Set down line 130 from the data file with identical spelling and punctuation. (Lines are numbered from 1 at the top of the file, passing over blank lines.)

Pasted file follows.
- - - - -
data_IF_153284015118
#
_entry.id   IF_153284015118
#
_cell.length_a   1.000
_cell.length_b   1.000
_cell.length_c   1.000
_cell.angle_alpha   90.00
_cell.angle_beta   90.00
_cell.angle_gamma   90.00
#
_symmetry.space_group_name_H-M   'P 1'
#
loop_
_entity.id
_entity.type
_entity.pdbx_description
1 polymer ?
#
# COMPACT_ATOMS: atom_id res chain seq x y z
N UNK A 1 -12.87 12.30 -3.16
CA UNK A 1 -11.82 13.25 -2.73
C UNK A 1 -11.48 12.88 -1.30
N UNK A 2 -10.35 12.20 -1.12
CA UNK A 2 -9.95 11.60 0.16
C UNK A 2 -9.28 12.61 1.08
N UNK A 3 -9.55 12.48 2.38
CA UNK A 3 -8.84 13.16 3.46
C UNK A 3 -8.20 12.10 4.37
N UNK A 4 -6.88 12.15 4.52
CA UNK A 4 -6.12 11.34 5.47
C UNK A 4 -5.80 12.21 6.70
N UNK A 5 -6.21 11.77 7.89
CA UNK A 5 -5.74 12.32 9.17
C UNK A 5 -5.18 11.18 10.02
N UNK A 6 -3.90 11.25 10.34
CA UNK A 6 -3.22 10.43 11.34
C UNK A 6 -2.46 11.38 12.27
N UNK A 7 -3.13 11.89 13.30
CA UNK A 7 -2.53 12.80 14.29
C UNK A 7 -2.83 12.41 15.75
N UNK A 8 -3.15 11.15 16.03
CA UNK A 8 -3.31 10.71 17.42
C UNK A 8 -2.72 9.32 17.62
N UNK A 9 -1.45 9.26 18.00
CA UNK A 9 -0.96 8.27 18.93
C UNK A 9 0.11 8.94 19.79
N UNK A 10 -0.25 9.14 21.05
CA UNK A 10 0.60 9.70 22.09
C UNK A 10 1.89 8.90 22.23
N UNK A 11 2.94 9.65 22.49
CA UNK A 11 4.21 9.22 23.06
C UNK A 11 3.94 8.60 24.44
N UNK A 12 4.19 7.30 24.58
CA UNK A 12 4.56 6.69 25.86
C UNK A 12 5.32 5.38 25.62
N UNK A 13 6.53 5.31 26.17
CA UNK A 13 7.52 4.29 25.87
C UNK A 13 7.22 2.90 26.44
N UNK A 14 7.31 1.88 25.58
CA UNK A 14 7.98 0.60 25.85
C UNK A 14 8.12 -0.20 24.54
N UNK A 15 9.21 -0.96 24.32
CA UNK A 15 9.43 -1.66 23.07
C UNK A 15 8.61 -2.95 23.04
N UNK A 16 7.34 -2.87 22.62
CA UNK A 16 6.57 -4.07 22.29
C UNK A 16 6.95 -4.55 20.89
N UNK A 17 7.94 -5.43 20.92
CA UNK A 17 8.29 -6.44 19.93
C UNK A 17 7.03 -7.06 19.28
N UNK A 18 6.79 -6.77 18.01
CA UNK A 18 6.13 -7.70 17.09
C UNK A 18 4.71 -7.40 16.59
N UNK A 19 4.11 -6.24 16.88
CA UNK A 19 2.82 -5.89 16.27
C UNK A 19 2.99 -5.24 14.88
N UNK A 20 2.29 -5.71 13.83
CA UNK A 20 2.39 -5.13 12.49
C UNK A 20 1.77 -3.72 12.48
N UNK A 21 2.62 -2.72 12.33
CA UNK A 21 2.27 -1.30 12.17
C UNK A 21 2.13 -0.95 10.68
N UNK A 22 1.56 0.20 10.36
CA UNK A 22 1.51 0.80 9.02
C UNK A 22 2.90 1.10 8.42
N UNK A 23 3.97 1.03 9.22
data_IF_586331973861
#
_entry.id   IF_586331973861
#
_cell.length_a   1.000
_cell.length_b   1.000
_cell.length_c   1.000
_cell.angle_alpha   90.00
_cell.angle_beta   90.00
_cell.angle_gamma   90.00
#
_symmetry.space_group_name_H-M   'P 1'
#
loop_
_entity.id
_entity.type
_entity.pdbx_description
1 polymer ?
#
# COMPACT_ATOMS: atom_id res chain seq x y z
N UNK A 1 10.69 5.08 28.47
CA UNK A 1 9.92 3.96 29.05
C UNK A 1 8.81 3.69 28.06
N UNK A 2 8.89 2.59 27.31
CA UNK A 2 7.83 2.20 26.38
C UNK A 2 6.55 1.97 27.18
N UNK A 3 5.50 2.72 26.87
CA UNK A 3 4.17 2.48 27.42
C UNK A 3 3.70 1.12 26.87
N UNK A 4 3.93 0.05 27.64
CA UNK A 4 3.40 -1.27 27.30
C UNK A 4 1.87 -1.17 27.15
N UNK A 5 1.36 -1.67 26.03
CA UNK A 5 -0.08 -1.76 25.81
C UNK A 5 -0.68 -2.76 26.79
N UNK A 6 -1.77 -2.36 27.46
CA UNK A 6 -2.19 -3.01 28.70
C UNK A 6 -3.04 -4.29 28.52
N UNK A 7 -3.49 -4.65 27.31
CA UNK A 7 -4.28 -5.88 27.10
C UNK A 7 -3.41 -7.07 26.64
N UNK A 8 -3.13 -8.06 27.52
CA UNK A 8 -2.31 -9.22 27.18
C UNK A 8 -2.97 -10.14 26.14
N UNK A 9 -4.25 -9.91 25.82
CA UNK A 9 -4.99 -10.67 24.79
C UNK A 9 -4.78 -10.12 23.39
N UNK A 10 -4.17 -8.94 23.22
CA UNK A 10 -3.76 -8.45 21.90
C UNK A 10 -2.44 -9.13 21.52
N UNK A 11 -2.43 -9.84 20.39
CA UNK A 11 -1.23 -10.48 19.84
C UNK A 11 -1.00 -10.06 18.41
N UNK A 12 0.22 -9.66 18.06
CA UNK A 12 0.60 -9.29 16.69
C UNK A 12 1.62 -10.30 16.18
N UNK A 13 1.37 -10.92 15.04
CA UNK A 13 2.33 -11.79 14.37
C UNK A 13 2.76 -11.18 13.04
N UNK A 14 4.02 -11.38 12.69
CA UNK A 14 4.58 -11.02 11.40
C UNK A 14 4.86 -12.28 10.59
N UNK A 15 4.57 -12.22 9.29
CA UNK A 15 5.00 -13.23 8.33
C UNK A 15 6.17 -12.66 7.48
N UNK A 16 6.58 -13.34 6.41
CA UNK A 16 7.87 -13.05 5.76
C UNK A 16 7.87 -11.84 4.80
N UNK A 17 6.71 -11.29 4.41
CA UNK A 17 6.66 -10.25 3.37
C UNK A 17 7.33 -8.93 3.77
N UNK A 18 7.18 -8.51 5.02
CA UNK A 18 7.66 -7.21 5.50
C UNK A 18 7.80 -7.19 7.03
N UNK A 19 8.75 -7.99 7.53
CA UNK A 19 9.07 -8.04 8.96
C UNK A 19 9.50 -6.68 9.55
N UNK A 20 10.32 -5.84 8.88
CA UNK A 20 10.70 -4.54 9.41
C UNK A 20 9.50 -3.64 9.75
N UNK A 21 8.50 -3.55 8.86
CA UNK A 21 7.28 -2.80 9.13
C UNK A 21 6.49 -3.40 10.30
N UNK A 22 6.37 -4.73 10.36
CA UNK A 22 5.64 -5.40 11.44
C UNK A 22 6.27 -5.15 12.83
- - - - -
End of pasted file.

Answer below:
CA UNK A 8 -2.31 -9.22 27.18